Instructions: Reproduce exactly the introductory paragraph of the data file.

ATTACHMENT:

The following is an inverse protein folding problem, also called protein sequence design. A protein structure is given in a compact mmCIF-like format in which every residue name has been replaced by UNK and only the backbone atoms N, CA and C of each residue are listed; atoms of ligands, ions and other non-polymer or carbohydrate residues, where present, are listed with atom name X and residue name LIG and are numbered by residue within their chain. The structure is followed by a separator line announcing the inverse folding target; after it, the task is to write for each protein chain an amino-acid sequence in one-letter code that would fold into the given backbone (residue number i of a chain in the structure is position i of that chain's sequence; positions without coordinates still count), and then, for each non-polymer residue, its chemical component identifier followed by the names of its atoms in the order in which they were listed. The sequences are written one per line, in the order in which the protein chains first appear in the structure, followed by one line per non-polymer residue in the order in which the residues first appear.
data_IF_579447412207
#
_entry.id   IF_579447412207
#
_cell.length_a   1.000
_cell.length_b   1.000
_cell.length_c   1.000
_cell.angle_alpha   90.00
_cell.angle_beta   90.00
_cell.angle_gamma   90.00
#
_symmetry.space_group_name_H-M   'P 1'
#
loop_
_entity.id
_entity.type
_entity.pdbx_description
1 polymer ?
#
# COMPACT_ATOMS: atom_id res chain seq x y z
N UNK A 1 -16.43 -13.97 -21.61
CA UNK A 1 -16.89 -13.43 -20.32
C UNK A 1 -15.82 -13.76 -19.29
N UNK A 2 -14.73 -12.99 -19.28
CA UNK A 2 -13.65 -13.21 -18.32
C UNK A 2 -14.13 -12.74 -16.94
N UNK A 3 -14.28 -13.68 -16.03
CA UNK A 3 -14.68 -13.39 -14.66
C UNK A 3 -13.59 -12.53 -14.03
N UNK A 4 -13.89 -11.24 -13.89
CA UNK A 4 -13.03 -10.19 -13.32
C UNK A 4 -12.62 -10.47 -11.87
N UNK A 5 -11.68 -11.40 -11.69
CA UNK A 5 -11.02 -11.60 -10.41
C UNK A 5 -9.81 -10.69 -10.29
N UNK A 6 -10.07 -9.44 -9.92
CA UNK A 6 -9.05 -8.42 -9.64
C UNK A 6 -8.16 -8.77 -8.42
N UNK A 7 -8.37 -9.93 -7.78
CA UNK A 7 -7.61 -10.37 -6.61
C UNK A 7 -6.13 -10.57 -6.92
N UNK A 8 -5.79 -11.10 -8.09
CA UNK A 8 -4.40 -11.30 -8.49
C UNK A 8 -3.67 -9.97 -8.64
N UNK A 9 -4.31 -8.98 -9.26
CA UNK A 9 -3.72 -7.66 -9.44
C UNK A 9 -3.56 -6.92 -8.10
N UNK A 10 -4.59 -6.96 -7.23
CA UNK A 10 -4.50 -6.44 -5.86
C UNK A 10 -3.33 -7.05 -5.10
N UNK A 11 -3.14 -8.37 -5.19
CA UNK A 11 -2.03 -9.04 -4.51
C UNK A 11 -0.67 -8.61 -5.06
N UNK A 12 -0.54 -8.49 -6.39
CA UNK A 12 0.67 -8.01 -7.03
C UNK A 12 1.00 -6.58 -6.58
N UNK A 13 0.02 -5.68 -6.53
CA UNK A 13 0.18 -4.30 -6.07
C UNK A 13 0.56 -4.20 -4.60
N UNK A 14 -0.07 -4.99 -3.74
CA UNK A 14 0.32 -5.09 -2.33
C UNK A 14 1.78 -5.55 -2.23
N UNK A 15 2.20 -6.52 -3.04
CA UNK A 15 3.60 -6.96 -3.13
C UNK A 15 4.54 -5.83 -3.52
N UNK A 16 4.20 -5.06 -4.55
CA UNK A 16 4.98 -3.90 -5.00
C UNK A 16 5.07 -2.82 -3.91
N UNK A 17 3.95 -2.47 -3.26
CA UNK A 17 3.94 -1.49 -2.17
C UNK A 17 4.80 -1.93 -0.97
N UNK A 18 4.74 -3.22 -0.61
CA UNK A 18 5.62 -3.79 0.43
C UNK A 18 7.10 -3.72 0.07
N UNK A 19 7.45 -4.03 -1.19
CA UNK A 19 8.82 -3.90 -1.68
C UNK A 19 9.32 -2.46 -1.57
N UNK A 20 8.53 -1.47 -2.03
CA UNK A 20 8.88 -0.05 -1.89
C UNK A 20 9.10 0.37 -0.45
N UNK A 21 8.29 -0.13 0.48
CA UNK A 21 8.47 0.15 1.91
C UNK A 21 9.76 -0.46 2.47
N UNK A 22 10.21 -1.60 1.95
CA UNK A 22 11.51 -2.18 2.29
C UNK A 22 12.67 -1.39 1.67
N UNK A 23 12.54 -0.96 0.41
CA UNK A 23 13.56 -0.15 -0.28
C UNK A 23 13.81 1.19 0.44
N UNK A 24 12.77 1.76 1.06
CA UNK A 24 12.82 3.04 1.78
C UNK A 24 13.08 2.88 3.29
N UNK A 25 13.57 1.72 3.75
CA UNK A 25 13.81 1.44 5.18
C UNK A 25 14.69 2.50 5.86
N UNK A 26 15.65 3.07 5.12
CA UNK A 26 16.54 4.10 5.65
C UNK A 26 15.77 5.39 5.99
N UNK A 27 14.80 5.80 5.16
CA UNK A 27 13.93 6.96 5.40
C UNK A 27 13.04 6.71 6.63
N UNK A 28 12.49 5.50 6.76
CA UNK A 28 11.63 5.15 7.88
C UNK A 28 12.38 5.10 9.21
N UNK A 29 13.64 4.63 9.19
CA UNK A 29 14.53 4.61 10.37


The following is an inverse protein folding problem, also called protein sequence design. A protein structure is given in a compact mmCIF-like format in which every residue name has been replaced by UNK and only the backbone atoms N, CA and C of each residue are listed; atoms of ligands, ions and other non-polymer or carbohydrate residues, where present, are listed with atom name X and residue name LIG and are numbered by residue within their chain. The structure is followed by a separator line announcing the inverse folding target; after it, the task is to write for each protein chain an amino-acid sequence in one-letter code that would fold into the given backbone (residue number i of a chain in the structure is position i of that chain's sequence; positions without coordinates still count), and then, for each non-polymer residue, its chemical component identifier followed by the names of its atoms in the order in which they were listed. The sequences are written one per line, in the order in which the protein chains first appear in the structure, followed by one line per non-polymer residue in the order in which the residues first appear.